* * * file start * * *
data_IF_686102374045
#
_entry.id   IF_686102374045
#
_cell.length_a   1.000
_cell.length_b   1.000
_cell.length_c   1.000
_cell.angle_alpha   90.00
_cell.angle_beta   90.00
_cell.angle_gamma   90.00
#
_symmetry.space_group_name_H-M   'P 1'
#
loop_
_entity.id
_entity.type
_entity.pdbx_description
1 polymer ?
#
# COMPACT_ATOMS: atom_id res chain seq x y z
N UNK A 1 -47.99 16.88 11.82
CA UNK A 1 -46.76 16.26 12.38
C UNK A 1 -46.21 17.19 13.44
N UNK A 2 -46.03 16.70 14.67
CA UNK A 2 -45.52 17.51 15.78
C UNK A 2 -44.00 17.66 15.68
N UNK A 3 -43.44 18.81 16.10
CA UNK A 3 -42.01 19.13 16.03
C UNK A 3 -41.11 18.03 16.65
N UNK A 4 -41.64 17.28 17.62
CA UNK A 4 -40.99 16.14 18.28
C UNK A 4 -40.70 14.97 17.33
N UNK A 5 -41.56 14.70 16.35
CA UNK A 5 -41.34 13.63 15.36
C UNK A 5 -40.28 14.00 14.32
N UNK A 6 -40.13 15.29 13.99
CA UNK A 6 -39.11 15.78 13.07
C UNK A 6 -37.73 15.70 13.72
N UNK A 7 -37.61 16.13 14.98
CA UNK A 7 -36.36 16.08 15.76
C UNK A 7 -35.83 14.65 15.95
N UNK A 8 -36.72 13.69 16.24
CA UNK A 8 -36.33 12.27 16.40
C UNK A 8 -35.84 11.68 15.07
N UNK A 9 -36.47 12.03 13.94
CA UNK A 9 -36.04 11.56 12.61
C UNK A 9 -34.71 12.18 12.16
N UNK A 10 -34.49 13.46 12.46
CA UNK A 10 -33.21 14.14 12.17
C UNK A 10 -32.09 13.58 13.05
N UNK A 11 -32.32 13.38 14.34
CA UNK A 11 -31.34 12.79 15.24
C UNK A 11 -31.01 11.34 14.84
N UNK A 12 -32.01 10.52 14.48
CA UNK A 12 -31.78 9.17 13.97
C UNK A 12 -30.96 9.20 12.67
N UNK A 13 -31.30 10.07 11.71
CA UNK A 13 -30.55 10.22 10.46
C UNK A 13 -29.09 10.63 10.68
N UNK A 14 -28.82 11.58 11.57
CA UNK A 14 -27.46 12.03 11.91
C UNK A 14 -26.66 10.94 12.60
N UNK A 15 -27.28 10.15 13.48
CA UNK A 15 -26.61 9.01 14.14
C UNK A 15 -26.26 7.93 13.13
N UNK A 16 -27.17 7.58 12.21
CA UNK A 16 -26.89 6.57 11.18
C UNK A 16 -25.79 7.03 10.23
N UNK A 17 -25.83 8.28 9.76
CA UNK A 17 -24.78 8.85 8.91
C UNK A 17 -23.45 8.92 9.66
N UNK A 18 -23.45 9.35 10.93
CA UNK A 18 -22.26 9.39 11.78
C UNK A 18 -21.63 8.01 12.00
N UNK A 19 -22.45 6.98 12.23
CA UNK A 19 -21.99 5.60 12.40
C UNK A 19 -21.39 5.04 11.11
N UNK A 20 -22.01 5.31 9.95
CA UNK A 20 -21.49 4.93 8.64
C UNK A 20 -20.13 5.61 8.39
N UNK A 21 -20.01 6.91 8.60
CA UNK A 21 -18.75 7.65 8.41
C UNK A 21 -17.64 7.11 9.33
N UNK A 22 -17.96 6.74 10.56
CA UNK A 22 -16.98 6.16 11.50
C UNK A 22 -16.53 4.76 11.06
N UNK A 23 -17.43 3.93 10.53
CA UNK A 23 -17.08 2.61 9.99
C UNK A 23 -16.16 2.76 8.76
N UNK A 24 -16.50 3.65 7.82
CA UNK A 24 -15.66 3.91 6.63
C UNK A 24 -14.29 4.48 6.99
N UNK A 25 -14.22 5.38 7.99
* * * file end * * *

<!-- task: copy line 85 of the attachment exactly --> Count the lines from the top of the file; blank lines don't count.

CA UNK A 22 -16.98 6.16 11.50